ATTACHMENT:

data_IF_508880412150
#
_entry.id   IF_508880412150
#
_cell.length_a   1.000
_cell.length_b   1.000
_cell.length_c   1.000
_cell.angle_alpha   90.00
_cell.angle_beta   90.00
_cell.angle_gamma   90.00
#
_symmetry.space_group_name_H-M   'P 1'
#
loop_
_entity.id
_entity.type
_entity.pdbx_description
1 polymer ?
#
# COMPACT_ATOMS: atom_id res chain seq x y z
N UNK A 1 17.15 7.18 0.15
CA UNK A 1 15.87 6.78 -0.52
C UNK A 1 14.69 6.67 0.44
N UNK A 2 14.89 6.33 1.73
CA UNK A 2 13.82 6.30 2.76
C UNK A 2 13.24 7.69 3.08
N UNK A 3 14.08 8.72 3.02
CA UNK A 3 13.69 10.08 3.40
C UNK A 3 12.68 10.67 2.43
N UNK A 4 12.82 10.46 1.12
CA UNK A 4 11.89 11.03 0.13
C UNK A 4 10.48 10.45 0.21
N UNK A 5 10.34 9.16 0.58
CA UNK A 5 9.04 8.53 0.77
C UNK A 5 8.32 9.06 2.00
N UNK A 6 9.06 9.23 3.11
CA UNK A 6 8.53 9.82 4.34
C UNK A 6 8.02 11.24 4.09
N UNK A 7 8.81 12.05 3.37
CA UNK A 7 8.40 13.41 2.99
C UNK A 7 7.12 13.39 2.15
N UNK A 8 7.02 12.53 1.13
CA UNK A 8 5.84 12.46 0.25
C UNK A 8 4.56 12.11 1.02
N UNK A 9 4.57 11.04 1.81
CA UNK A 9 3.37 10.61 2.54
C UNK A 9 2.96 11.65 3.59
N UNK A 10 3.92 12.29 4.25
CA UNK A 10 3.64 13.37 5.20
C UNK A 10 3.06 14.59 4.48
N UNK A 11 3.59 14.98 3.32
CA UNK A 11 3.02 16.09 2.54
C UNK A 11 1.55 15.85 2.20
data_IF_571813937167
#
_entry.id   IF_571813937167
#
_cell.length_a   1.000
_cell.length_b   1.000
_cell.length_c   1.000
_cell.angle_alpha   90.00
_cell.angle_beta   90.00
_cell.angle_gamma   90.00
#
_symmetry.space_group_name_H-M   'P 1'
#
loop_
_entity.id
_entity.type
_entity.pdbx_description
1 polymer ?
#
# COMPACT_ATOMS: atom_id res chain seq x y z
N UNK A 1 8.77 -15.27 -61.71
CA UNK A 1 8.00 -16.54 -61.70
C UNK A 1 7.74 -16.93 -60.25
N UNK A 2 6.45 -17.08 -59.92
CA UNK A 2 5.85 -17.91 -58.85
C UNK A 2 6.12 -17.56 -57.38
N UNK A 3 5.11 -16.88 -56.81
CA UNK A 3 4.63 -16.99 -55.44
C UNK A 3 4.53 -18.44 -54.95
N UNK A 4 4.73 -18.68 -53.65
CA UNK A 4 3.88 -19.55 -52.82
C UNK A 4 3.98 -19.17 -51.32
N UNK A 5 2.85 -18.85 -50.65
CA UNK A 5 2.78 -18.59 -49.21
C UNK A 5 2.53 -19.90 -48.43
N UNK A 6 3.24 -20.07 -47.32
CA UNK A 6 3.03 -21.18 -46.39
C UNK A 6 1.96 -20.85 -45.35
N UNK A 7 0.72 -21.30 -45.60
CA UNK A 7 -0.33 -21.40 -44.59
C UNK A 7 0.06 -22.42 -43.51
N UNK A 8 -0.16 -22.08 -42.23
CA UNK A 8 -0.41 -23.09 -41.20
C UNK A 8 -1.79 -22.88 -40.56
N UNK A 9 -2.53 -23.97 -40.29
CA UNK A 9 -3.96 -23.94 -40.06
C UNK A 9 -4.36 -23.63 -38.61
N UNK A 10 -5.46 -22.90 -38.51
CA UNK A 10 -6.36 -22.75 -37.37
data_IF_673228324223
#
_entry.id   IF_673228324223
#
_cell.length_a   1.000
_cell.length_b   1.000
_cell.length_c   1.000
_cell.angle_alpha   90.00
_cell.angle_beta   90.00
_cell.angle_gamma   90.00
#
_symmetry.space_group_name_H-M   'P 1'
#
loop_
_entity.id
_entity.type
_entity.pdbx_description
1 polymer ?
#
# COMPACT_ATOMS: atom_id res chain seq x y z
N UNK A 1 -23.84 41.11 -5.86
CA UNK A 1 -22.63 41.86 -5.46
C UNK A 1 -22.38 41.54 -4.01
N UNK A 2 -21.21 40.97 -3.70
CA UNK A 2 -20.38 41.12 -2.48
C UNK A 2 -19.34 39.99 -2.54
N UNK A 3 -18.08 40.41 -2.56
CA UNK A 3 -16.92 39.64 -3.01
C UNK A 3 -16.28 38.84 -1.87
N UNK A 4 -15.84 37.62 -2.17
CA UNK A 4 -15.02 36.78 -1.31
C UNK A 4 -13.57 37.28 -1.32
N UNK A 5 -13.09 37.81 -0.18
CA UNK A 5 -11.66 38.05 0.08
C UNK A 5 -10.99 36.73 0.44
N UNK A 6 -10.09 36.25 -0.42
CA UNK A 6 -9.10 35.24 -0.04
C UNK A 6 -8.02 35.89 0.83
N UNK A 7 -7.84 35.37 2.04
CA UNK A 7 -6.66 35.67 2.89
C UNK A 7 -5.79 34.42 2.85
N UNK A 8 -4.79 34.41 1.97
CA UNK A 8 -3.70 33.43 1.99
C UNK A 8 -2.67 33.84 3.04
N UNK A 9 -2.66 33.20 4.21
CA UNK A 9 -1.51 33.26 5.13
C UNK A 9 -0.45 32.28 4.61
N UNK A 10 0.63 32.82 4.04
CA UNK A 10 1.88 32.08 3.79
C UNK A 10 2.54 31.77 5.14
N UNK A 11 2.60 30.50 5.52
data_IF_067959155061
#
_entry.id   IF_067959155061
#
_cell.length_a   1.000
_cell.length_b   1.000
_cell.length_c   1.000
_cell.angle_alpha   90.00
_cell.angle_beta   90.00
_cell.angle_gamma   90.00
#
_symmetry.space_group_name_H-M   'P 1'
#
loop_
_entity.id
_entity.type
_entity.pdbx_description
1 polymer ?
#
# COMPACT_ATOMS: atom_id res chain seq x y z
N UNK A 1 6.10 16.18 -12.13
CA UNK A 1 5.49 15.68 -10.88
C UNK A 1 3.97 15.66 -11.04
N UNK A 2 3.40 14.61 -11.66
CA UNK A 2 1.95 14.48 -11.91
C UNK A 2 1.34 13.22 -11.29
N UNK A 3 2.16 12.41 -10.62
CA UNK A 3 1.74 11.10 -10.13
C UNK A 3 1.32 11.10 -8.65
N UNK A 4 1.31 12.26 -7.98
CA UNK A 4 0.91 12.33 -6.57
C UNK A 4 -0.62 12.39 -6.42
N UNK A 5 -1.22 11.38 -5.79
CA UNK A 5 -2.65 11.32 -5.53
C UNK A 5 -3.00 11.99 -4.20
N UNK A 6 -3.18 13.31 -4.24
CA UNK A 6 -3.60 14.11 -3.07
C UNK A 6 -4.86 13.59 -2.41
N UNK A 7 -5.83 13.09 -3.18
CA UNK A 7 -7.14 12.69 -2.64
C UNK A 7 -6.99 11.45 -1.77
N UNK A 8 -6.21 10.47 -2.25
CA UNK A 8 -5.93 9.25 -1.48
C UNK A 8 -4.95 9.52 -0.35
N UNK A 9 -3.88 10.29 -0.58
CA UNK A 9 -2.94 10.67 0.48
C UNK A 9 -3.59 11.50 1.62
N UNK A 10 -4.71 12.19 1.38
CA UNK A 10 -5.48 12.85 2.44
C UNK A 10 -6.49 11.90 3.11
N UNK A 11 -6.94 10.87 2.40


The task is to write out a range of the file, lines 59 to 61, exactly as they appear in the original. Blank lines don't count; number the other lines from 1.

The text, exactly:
_cell.length_b   1.000
_cell.length_c   1.000
_cell.angle_alpha   90.00